Likewise, hit up Pinterest, add a bunch of SEOs to your friends, and see what infographics they have pinned.  And this also works well for checking what infographics competitive websites are pushing, especially when they are doing the Angry Birds on a recipe site type infographics that you might not otherwise notice.

    Should you bandwagon?
    If you haven’t jumped on the infographic bandwagon yet and are tempted to, weigh the pros and cons of tossing a no-follow on the copy and paste link code you provide.  And yes, infographics can send a ton of traffic just from the sharing, especially the creative and well done ones, aside from the benefits of the links.  Some will argue that a Google penalty would be a stretch, it isn’t too farfetched that Google can simply tweak their algo to discount those infographic links anyway.

    Going the way of the dodo bird?
    Are infographics for links a dying art?  I am sure we will all be annoyed by them for years to come, the same way link bait persists.  And yes, they will clearly be effective for getting the initial traffic from people sharing them… and rediscovering and resharing them again later.  But don’t count on those links you gain benefitting your site from an SEO perspective (aside from the straight clickthrough traffic), especially because we know that Google is leaning towards discounting the benefits of all kinds of links when it comes to their algorythm…. can you say hello social?  You need to think ahead whatever the next big link gain thing is…. Or is it already here and you don’t know it yet ;)

    About

    Jennifer Slegg is a longtime member of the SEO community and is an expert on social media, content marketing, Google AdSense and search engines.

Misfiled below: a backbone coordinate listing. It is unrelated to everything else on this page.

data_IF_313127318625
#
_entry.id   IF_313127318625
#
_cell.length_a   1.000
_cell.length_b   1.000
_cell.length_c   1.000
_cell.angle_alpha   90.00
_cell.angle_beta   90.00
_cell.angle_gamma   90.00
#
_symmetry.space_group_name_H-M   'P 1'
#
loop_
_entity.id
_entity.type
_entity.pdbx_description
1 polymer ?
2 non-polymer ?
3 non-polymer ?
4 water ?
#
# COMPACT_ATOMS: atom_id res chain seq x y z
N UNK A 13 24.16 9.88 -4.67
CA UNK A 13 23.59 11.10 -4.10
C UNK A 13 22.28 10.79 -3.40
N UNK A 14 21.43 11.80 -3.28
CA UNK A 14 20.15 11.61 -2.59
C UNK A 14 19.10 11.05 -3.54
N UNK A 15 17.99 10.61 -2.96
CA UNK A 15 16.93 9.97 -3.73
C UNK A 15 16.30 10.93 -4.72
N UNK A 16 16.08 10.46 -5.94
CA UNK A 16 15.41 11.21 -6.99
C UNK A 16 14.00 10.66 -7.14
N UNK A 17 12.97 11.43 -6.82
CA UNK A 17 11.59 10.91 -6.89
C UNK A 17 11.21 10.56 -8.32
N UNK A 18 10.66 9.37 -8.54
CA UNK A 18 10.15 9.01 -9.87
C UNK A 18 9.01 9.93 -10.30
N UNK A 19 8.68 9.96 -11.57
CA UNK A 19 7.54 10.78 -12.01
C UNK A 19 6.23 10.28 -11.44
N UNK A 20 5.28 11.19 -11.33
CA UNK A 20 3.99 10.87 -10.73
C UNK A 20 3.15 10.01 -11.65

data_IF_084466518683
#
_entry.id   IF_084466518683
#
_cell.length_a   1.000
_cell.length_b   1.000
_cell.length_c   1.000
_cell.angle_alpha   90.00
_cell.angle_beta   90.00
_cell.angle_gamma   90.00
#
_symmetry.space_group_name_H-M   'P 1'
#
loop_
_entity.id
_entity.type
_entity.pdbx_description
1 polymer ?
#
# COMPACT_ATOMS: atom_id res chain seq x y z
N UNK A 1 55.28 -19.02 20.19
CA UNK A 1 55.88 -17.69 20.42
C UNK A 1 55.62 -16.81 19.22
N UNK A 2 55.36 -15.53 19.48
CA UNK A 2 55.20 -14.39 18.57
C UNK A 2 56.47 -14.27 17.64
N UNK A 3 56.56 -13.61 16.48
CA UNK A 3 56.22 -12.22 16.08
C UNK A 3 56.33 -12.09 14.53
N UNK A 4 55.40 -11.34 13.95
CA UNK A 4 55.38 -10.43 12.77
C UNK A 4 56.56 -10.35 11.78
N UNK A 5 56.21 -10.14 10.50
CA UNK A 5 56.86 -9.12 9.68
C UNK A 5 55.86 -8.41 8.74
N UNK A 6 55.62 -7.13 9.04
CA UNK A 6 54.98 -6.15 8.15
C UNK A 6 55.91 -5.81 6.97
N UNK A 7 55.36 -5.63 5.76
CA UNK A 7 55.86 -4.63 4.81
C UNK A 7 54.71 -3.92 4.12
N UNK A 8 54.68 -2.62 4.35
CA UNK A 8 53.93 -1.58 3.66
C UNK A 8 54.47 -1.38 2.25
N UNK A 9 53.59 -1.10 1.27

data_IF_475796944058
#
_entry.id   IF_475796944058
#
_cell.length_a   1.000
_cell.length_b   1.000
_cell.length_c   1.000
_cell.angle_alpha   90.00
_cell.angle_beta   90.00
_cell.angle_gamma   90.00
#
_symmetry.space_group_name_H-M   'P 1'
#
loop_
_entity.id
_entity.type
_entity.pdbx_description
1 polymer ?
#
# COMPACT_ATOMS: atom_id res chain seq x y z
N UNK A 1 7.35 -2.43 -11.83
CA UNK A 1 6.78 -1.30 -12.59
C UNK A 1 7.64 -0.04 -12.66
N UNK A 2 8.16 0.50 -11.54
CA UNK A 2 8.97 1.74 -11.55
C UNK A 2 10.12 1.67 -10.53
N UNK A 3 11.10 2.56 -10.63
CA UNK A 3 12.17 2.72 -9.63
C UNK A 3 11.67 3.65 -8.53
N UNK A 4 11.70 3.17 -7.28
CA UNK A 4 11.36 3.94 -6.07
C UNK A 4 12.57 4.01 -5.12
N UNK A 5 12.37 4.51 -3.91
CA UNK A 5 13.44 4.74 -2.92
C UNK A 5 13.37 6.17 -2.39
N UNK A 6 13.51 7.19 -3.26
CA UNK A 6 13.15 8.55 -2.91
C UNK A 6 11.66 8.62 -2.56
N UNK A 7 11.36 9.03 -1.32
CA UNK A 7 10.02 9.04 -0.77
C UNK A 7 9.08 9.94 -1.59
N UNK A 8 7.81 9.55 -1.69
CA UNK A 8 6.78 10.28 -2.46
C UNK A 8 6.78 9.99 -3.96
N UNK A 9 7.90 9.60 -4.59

18 Responses to Infographics & their huge Google spam footprint

    1. April 23, 2012 at 4:48 am

      That’s a lot of text, Jennifer, couldn’t you have presented this as an embeddable graphic? ;)

      Nice analysis!

    2. Jenstar
      April 23, 2012 at 4:49 am

      I was very tempted to make a tongue in cheek infographic to go along with it :D

    3. Pingback: Marketing Day: April 23, 2012

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    5. April 23, 2012 at 2:10 pm

      I agree that there are a ton of crappy infographics out there (just like when everyone figured out that “top 10″ style articles we most successful), but from what it seems like you’re saying is that all sites that include an infographic (good or bad), they should receive a penalty, which I wouldn’t agree with.

      Now, if you were to say that a site that consistently posted infographics that received little-to-no social promotion (due to lack of interest of whatever reason), I can see that throwing up some red flags. I think we’re at the point where infographics are more mainstream, which means that in order for a good graphic to stand out (just like any other article), it has to be unique, interesting and have some sort of storyline and/or hook. No longer are “evolution of…” or “history of…” type graphics going to cut it anymore.

    6. Jenstar
      April 23, 2012 at 2:14 pm

      The problem is Google’s algo couldn’t really determine what infographic is crappy and what ones are pretty stellar. It would have to go based on number of shares, but we all know spammers have about a zillion accounts they can share stuff amongst, so crappy ones could easily beat out some really great infographics simply because of spam shares.

      No, I don’t think infographics deserve a penalty per say, but if I was Google, I would look into discounting the impact those links gained from infographics have on the algo.

    7. April 23, 2012 at 2:33 pm

      I think the infographics have really just about hit their saturation point. Something new/fresh will be right around the corner to take their place though.